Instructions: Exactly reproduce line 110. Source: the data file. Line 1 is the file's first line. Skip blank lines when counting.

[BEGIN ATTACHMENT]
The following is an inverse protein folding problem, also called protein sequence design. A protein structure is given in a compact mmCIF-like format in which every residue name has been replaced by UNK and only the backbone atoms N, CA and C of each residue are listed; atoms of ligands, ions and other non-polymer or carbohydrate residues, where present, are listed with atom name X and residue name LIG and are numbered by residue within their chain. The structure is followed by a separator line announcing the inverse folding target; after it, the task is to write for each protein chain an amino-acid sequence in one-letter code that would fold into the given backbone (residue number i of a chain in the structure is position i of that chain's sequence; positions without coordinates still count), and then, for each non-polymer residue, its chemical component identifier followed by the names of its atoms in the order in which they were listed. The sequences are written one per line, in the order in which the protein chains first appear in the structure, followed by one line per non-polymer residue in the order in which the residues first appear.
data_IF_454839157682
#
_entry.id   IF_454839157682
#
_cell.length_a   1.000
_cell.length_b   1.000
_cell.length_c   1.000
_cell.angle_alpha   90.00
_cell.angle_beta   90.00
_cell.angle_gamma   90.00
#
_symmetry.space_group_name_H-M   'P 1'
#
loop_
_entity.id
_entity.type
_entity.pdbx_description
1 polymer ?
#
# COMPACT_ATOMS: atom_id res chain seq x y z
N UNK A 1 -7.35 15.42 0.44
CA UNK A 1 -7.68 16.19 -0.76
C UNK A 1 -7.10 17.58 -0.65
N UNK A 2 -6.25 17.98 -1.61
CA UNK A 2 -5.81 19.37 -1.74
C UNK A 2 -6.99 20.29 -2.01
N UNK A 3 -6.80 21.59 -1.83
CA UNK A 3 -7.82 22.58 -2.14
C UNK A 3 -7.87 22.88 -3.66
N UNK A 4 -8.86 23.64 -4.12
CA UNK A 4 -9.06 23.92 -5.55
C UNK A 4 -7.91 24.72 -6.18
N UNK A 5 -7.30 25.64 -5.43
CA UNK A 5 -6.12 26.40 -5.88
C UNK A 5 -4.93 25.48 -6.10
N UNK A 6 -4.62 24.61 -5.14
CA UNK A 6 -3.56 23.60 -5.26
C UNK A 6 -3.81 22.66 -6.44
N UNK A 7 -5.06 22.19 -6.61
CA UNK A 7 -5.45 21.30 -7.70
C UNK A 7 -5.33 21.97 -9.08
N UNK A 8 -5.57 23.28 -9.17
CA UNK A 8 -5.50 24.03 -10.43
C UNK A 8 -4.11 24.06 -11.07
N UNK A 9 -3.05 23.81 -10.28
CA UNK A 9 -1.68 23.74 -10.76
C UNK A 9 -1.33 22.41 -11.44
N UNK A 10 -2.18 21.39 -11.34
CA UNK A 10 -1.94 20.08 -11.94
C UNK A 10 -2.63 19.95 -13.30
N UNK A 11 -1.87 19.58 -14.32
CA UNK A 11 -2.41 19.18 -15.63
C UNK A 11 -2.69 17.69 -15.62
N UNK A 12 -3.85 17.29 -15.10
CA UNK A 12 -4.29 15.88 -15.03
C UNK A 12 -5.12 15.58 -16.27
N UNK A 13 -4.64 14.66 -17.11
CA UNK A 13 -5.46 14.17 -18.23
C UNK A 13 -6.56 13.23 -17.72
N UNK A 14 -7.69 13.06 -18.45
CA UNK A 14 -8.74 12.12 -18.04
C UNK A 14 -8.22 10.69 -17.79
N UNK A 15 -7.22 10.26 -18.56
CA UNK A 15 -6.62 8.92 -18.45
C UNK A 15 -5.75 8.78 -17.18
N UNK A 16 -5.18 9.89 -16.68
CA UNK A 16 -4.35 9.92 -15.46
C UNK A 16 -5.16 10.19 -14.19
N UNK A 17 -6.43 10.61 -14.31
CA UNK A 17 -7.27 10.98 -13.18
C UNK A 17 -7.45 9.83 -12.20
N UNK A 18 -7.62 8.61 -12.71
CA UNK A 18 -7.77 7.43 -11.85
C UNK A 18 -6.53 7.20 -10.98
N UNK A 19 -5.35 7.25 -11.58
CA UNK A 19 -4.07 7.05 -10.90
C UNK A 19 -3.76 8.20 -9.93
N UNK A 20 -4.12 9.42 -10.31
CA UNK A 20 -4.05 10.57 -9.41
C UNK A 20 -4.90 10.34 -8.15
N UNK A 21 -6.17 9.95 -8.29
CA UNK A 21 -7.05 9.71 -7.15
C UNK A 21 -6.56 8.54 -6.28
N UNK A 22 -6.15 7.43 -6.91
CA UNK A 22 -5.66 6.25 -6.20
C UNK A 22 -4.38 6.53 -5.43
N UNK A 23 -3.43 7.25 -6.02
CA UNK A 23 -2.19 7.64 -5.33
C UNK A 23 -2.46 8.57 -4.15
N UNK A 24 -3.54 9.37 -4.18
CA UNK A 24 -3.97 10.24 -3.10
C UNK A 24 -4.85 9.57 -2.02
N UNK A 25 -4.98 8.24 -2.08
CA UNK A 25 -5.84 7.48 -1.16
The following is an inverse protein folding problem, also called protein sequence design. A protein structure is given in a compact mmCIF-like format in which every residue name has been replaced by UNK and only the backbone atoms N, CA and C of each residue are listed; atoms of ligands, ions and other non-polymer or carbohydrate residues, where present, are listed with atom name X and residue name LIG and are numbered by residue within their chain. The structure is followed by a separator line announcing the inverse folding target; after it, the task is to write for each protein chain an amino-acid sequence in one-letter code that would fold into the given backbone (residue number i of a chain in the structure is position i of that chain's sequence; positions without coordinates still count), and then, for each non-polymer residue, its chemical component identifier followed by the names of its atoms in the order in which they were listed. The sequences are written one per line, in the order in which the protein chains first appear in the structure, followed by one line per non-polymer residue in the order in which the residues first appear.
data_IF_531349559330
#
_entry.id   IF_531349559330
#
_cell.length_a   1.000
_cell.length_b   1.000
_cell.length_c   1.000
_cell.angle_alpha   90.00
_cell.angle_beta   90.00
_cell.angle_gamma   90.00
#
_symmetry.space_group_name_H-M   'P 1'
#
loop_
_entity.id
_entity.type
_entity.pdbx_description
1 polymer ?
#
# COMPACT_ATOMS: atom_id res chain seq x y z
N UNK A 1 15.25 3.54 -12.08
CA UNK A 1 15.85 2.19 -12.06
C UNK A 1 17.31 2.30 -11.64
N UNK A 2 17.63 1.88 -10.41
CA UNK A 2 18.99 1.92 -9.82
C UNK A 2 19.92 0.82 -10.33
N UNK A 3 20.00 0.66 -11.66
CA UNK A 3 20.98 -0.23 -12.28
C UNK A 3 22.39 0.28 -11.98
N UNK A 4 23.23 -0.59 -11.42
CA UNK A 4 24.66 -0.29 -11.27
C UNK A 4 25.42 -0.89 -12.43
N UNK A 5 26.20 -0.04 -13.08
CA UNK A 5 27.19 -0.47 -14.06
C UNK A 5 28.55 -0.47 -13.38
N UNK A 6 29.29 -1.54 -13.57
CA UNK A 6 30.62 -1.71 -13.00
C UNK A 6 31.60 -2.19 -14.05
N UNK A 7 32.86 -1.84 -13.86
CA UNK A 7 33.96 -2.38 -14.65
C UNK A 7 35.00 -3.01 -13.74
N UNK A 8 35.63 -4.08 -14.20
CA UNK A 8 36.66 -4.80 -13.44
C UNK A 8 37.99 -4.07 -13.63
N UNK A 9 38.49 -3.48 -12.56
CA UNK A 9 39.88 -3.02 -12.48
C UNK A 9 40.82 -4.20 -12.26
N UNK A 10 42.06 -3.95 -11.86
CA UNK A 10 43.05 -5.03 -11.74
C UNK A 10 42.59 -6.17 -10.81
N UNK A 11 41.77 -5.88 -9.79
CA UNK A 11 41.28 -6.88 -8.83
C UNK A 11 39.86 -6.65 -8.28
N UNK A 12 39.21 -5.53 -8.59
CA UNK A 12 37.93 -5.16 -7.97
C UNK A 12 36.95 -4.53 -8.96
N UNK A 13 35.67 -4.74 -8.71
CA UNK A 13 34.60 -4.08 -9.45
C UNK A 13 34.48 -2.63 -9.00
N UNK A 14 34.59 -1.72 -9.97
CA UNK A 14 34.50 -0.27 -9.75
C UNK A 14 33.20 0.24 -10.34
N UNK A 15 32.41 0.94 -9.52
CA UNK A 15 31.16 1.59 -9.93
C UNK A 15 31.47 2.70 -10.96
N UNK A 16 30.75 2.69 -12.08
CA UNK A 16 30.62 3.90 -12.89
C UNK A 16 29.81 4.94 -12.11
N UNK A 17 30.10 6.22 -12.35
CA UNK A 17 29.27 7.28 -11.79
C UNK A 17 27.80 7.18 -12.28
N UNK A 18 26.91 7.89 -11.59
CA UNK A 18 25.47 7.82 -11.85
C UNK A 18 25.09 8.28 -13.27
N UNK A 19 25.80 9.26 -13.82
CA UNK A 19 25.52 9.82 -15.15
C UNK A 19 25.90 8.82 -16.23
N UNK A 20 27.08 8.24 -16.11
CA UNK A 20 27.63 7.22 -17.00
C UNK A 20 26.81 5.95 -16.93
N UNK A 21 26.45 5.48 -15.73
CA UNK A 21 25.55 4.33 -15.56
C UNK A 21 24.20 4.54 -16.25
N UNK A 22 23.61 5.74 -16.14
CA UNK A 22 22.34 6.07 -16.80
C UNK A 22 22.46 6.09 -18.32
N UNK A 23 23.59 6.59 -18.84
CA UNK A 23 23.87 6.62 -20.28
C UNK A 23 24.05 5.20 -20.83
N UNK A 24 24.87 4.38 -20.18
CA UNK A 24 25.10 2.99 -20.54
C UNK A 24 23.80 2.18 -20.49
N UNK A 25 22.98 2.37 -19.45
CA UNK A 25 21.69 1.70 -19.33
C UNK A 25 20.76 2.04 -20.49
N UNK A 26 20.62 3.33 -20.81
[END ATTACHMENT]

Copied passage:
loop_